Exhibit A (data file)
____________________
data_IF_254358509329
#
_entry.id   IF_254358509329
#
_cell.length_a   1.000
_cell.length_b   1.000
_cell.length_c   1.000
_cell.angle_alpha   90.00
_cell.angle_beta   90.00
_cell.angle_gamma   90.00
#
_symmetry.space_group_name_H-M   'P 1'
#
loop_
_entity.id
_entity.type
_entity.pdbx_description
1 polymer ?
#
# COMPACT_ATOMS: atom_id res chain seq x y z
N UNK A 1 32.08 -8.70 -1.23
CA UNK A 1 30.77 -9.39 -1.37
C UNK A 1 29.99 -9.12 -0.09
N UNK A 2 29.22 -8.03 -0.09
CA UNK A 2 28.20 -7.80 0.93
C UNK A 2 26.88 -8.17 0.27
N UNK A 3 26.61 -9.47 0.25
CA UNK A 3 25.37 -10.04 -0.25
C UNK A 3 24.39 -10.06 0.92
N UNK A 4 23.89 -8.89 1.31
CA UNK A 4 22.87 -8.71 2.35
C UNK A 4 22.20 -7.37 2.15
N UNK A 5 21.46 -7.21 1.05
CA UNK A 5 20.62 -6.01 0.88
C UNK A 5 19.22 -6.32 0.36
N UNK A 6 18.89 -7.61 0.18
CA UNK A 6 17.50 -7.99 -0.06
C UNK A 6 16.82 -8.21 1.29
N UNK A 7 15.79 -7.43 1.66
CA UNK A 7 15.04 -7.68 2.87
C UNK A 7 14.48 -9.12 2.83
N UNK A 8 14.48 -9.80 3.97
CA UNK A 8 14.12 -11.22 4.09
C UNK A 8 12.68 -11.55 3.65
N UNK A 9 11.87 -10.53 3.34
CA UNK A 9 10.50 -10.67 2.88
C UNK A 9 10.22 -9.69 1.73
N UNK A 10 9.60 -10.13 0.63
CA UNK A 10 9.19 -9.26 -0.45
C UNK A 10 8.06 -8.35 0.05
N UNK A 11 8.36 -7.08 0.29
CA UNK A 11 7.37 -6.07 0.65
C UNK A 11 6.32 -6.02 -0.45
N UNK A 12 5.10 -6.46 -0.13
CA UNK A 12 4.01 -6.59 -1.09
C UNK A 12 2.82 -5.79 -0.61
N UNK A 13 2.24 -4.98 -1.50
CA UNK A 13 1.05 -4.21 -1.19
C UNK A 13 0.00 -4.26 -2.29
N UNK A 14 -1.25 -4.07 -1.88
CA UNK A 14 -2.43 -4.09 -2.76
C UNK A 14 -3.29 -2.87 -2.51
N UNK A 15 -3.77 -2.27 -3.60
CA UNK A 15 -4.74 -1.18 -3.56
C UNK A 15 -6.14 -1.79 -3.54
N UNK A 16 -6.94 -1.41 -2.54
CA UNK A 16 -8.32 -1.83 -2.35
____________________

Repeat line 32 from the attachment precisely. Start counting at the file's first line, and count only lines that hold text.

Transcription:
C UNK A 4 22.20 -7.37 2.15